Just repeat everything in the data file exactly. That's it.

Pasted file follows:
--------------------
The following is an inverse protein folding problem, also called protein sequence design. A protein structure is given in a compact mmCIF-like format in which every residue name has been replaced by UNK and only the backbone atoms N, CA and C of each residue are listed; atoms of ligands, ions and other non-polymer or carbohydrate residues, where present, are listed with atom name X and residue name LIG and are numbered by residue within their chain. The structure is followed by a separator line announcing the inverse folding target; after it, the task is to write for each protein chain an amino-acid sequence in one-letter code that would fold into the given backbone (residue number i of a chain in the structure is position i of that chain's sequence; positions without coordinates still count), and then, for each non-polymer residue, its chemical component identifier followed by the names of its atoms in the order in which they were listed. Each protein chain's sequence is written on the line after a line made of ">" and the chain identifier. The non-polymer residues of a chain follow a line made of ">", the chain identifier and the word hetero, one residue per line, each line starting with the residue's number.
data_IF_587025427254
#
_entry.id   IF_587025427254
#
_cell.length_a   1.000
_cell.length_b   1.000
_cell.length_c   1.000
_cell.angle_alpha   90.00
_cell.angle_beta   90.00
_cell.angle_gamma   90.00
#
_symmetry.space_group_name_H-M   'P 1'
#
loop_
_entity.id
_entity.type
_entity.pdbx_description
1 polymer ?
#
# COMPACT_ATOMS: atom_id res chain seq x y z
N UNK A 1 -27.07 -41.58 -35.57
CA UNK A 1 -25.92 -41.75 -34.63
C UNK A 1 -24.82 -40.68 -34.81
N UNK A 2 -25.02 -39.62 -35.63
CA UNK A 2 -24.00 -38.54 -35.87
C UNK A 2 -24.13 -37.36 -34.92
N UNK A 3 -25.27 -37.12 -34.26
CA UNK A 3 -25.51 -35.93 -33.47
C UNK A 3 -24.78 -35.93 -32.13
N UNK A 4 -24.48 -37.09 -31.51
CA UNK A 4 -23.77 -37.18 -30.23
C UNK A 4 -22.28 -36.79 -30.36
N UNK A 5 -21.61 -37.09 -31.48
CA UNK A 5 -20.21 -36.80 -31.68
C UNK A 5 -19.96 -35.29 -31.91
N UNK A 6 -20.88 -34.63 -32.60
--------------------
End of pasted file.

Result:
The following is an inverse protein folding problem, also called protein sequence design. A protein structure is given in a compact mmCIF-like format in which every residue name has been replaced by UNK and only the backbone atoms N, CA and C of each residue are listed; atoms of ligands, ions and other non-polymer or carbohydrate residues, where present, are listed with atom name X and residue name LIG and are numbered by residue within their chain. The structure is followed by a separator line announcing the inverse folding target; after it, the task is to write for each protein chain an amino-acid sequence in one-letter code that would fold into the given backbone (residue number i of a chain in the structure is position i of that chain's sequence; positions without coordinates still count), and then, for each non-polymer residue, its chemical component identifier followed by the names of its atoms in the order in which they were listed. Each protein chain's sequence is written on the line after a line made of ">" and the chain identifier. The non-polymer residues of a chain follow a line made of ">", the chain identifier and the word hetero, one residue per line, each line starting with the residue's number.
data_IF_587025427254
#
_entry.id   IF_587025427254
#
_cell.length_a   1.000
_cell.length_b   1.000
_cell.length_c   1.000
_cell.angle_alpha   90.00
_cell.angle_beta   90.00
_cell.angle_gamma   90.00
#
_symmetry.space_group_name_H-M   'P 1'
#
loop_
_entity.id
_entity.type
_entity.pdbx_description
1 polymer ?
#
# COMPACT_ATOMS: atom_id res chain seq x y z
N UNK A 1 -27.07 -41.58 -35.57
CA UNK A 1 -25.92 -41.75 -34.63
C UNK A 1 -24.82 -40.68 -34.81
N UNK A 2 -25.02 -39.62 -35.63
CA UNK A 2 -24.00 -38.54 -35.87
C UNK A 2 -24.13 -37.36 -34.92
N UNK A 3 -25.27 -37.12 -34.26
CA UNK A 3 -25.51 -35.93 -33.47
C UNK A 3 -24.78 -35.93 -32.13
N UNK A 4 -24.48 -37.09 -31.51
CA UNK A 4 -23.77 -37.18 -30.23
C UNK A 4 -22.28 -36.79 -30.36
N UNK A 5 -21.61 -37.09 -31.48
CA UNK A 5 -20.21 -36.80 -31.68
C UNK A 5 -19.96 -35.29 -31.91
N UNK A 6 -20.88 -34.63 -32.60